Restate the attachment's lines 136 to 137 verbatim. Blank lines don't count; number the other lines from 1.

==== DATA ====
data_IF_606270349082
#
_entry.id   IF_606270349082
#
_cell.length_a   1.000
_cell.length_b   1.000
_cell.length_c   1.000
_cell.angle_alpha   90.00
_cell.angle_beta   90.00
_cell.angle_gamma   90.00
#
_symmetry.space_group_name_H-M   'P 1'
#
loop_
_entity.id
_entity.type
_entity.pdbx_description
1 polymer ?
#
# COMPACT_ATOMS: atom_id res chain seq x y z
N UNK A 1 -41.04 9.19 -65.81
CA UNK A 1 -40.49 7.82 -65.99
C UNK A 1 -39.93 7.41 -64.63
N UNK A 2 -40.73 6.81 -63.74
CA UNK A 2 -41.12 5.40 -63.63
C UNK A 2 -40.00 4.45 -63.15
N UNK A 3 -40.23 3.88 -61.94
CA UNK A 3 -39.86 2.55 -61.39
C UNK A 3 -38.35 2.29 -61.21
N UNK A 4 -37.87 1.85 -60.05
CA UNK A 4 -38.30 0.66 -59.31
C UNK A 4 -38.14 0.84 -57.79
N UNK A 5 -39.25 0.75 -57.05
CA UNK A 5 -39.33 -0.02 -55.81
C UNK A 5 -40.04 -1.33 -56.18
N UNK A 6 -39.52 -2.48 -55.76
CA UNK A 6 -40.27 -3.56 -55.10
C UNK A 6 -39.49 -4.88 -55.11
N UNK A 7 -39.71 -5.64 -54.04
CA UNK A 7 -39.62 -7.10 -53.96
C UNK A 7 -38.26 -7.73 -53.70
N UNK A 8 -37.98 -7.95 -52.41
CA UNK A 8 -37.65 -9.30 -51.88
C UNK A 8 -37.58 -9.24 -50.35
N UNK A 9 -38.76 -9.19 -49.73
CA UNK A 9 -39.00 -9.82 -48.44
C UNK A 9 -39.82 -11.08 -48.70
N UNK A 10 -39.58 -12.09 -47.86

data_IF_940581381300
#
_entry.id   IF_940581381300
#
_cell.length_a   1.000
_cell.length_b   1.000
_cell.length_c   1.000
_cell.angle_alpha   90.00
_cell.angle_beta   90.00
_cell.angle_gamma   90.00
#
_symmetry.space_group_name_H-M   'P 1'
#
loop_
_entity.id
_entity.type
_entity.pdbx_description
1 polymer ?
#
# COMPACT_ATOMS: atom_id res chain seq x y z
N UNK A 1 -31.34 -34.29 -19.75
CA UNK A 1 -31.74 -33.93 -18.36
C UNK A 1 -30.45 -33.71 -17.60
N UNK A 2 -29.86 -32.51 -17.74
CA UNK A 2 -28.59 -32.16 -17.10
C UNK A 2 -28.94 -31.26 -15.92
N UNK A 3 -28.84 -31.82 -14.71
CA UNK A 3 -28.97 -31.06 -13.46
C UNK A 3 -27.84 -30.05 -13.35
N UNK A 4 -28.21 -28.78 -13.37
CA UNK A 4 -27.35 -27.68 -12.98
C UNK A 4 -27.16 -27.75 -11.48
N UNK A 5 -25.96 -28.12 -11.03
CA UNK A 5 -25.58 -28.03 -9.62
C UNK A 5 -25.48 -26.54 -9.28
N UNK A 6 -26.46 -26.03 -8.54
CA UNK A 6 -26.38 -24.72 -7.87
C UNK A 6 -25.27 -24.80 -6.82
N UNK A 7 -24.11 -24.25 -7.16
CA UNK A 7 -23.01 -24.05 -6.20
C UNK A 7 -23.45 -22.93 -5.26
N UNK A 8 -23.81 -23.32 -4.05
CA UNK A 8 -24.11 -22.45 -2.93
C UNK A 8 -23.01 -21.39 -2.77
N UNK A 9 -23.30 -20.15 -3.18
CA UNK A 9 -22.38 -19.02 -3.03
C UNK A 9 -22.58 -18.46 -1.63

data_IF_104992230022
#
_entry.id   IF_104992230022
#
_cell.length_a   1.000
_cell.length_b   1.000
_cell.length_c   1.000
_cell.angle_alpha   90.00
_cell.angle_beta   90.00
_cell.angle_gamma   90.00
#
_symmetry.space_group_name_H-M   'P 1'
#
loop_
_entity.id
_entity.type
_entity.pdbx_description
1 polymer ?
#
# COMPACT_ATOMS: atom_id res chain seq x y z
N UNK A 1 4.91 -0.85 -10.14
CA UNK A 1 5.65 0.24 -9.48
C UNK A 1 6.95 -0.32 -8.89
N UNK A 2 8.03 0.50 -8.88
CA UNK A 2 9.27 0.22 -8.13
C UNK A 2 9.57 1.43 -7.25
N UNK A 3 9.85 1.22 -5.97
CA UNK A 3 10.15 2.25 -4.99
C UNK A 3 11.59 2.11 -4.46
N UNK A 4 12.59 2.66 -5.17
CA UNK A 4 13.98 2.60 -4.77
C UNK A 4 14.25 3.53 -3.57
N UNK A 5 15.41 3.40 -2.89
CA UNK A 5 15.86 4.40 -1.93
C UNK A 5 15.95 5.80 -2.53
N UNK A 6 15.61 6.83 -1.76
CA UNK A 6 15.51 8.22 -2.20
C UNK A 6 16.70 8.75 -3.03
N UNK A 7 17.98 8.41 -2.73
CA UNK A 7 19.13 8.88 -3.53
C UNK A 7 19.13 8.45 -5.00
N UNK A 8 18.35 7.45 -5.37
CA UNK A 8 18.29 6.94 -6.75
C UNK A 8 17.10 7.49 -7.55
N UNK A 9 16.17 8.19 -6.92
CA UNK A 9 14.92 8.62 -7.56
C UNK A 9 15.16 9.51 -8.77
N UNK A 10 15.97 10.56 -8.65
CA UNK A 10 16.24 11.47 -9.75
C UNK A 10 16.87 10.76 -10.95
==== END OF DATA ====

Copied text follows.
C UNK A 7 19.13 8.45 -5.00
N UNK A 8 18.35 7.45 -5.37